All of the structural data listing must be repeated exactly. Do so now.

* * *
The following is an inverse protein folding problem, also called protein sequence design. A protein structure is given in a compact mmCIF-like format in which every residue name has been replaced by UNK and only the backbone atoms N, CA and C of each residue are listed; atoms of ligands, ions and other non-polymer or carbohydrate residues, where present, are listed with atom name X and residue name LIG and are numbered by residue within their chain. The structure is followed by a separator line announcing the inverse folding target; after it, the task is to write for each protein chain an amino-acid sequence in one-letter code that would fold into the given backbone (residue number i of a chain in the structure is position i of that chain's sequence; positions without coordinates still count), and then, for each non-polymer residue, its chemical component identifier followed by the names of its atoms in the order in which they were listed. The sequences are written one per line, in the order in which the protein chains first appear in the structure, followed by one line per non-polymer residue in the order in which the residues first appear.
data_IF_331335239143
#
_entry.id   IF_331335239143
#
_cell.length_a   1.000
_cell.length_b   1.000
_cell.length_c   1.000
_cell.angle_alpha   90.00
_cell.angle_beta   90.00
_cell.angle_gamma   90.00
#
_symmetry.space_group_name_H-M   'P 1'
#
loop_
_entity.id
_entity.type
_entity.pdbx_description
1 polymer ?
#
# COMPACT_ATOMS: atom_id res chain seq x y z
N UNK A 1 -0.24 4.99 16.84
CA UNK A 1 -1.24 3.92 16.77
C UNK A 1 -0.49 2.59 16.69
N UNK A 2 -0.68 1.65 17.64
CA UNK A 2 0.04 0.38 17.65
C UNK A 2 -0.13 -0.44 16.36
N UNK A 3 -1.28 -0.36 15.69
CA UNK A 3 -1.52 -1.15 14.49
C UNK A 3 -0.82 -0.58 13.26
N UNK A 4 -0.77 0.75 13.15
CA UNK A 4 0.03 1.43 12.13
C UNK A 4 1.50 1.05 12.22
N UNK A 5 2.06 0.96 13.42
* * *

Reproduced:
The following is an inverse protein folding problem, also called protein sequence design. A protein structure is given in a compact mmCIF-like format in which every residue name has been replaced by UNK and only the backbone atoms N, CA and C of each residue are listed; atoms of ligands, ions and other non-polymer or carbohydrate residues, where present, are listed with atom name X and residue name LIG and are numbered by residue within their chain. The structure is followed by a separator line announcing the inverse folding target; after it, the task is to write for each protein chain an amino-acid sequence in one-letter code that would fold into the given backbone (residue number i of a chain in the structure is position i of that chain's sequence; positions without coordinates still count), and then, for each non-polymer residue, its chemical component identifier followed by the names of its atoms in the order in which they were listed. The sequences are written one per line, in the order in which the protein chains first appear in the structure, followed by one line per non-polymer residue in the order in which the residues first appear.
data_IF_331335239143
#
_entry.id   IF_331335239143
#
_cell.length_a   1.000
_cell.length_b   1.000
_cell.length_c   1.000
_cell.angle_alpha   90.00
_cell.angle_beta   90.00
_cell.angle_gamma   90.00
#
_symmetry.space_group_name_H-M   'P 1'
#
loop_
_entity.id
_entity.type
_entity.pdbx_description
1 polymer ?
#
# COMPACT_ATOMS: atom_id res chain seq x y z
N UNK A 1 -0.24 4.99 16.84
CA UNK A 1 -1.24 3.92 16.77
C UNK A 1 -0.49 2.59 16.69
N UNK A 2 -0.68 1.65 17.64
CA UNK A 2 0.04 0.38 17.65
C UNK A 2 -0.13 -0.44 16.36
N UNK A 3 -1.28 -0.36 15.69
CA UNK A 3 -1.52 -1.15 14.49
C UNK A 3 -0.82 -0.58 13.26
N UNK A 4 -0.77 0.75 13.15
CA UNK A 4 0.03 1.43 12.13
C UNK A 4 1.50 1.05 12.22
N UNK A 5 2.06 0.96 13.42